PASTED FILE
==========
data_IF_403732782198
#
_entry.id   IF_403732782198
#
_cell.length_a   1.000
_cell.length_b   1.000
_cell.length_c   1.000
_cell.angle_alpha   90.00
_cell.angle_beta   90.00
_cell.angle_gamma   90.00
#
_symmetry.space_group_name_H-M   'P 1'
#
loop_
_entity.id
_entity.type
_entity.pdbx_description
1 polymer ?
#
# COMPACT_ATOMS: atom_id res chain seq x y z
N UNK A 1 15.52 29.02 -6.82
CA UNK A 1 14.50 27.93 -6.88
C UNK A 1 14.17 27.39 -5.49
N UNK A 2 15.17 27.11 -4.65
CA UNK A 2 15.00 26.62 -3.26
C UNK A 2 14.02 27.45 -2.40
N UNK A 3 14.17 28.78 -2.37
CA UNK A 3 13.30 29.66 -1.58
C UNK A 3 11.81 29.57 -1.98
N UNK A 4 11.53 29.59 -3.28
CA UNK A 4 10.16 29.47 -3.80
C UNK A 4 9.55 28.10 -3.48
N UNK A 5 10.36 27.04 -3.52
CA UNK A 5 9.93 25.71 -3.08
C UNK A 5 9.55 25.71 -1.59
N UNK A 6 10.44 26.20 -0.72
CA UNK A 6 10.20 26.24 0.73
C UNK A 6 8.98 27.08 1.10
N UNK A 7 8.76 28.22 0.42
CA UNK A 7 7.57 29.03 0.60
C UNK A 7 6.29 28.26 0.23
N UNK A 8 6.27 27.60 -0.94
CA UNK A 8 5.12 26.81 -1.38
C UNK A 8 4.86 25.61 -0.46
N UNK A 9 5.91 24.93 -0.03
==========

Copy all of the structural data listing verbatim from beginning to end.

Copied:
data_IF_403732782198
#
_entry.id   IF_403732782198
#
_cell.length_a   1.000
_cell.length_b   1.000
_cell.length_c   1.000
_cell.angle_alpha   90.00
_cell.angle_beta   90.00
_cell.angle_gamma   90.00
#
_symmetry.space_group_name_H-M   'P 1'
#
loop_
_entity.id
_entity.type
_entity.pdbx_description
1 polymer ?
#
# COMPACT_ATOMS: atom_id res chain seq x y z
N UNK A 1 15.52 29.02 -6.82
CA UNK A 1 14.50 27.93 -6.88
C UNK A 1 14.17 27.39 -5.49
N UNK A 2 15.17 27.11 -4.65
CA UNK A 2 15.00 26.62 -3.26
C UNK A 2 14.02 27.45 -2.40
N UNK A 3 14.17 28.78 -2.37
CA UNK A 3 13.30 29.66 -1.58
C UNK A 3 11.81 29.57 -1.98
N UNK A 4 11.53 29.59 -3.28
CA UNK A 4 10.16 29.47 -3.80
C UNK A 4 9.55 28.10 -3.48
N UNK A 5 10.36 27.04 -3.52
CA UNK A 5 9.93 25.71 -3.08
C UNK A 5 9.55 25.71 -1.59
N UNK A 6 10.44 26.20 -0.72
CA UNK A 6 10.20 26.24 0.73
C UNK A 6 8.98 27.08 1.10
N UNK A 7 8.76 28.22 0.42
CA UNK A 7 7.57 29.03 0.60
C UNK A 7 6.29 28.26 0.23
N UNK A 8 6.27 27.60 -0.94
CA UNK A 8 5.12 26.81 -1.38
C UNK A 8 4.86 25.61 -0.46
N UNK A 9 5.91 24.93 -0.03